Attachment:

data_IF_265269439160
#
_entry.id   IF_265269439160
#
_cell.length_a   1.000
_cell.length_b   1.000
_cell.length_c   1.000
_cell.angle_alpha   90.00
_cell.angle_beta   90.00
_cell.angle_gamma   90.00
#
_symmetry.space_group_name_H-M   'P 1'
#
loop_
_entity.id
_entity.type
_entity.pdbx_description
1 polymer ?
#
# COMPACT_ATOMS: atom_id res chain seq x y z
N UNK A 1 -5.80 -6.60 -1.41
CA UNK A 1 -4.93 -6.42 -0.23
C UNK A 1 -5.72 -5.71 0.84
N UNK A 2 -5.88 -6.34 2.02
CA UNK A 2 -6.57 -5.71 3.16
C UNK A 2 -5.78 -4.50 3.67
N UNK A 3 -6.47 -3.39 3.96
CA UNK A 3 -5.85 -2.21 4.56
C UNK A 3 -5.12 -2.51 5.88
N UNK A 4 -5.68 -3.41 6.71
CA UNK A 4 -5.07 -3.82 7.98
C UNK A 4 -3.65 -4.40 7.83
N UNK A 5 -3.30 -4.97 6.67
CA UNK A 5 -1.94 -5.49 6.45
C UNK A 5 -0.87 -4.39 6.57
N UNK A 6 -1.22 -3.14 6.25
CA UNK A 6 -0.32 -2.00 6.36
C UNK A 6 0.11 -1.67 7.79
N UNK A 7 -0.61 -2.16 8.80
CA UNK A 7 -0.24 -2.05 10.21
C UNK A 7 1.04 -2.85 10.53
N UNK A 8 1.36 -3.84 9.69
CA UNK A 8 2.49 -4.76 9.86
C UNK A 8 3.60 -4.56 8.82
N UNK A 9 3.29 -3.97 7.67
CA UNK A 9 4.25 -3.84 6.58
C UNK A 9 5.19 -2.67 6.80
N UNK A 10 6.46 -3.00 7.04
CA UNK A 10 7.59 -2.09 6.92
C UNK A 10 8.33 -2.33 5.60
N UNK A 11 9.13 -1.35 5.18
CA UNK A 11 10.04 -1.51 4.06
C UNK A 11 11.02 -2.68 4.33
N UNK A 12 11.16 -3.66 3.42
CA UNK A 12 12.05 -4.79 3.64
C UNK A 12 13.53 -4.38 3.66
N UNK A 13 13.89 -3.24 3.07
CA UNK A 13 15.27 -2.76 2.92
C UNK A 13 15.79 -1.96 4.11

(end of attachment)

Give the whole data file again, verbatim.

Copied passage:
data_IF_265269439160
#
_entry.id   IF_265269439160
#
_cell.length_a   1.000
_cell.length_b   1.000
_cell.length_c   1.000
_cell.angle_alpha   90.00
_cell.angle_beta   90.00
_cell.angle_gamma   90.00
#
_symmetry.space_group_name_H-M   'P 1'
#
loop_
_entity.id
_entity.type
_entity.pdbx_description
1 polymer ?
#
# COMPACT_ATOMS: atom_id res chain seq x y z
N UNK A 1 -5.80 -6.60 -1.41
CA UNK A 1 -4.93 -6.42 -0.23
C UNK A 1 -5.72 -5.71 0.84
N UNK A 2 -5.88 -6.34 2.02
CA UNK A 2 -6.57 -5.71 3.16
C UNK A 2 -5.78 -4.50 3.67
N UNK A 3 -6.47 -3.39 3.96
CA UNK A 3 -5.85 -2.21 4.56
C UNK A 3 -5.12 -2.51 5.88
N UNK A 4 -5.68 -3.41 6.71
CA UNK A 4 -5.07 -3.82 7.98
C UNK A 4 -3.65 -4.40 7.83
N UNK A 5 -3.30 -4.97 6.67
CA UNK A 5 -1.94 -5.49 6.45
C UNK A 5 -0.87 -4.39 6.57
N UNK A 6 -1.22 -3.14 6.25
CA UNK A 6 -0.32 -2.00 6.36
C UNK A 6 0.11 -1.67 7.79
N UNK A 7 -0.61 -2.16 8.80
CA UNK A 7 -0.24 -2.05 10.21
C UNK A 7 1.04 -2.85 10.53
N UNK A 8 1.36 -3.84 9.69
CA UNK A 8 2.49 -4.76 9.86
C UNK A 8 3.60 -4.56 8.82
N UNK A 9 3.29 -3.97 7.67
CA UNK A 9 4.25 -3.84 6.58
C UNK A 9 5.19 -2.67 6.80
N UNK A 10 6.46 -3.00 7.04
CA UNK A 10 7.59 -2.09 6.92
C UNK A 10 8.33 -2.33 5.60
N UNK A 11 9.13 -1.35 5.18
CA UNK A 11 10.04 -1.51 4.06
C UNK A 11 11.02 -2.68 4.33
N UNK A 12 11.16 -3.66 3.42
CA UNK A 12 12.05 -4.79 3.64
C UNK A 12 13.53 -4.38 3.66
N UNK A 13 13.89 -3.24 3.07
CA UNK A 13 15.27 -2.76 2.92
C UNK A 13 15.79 -1.96 4.11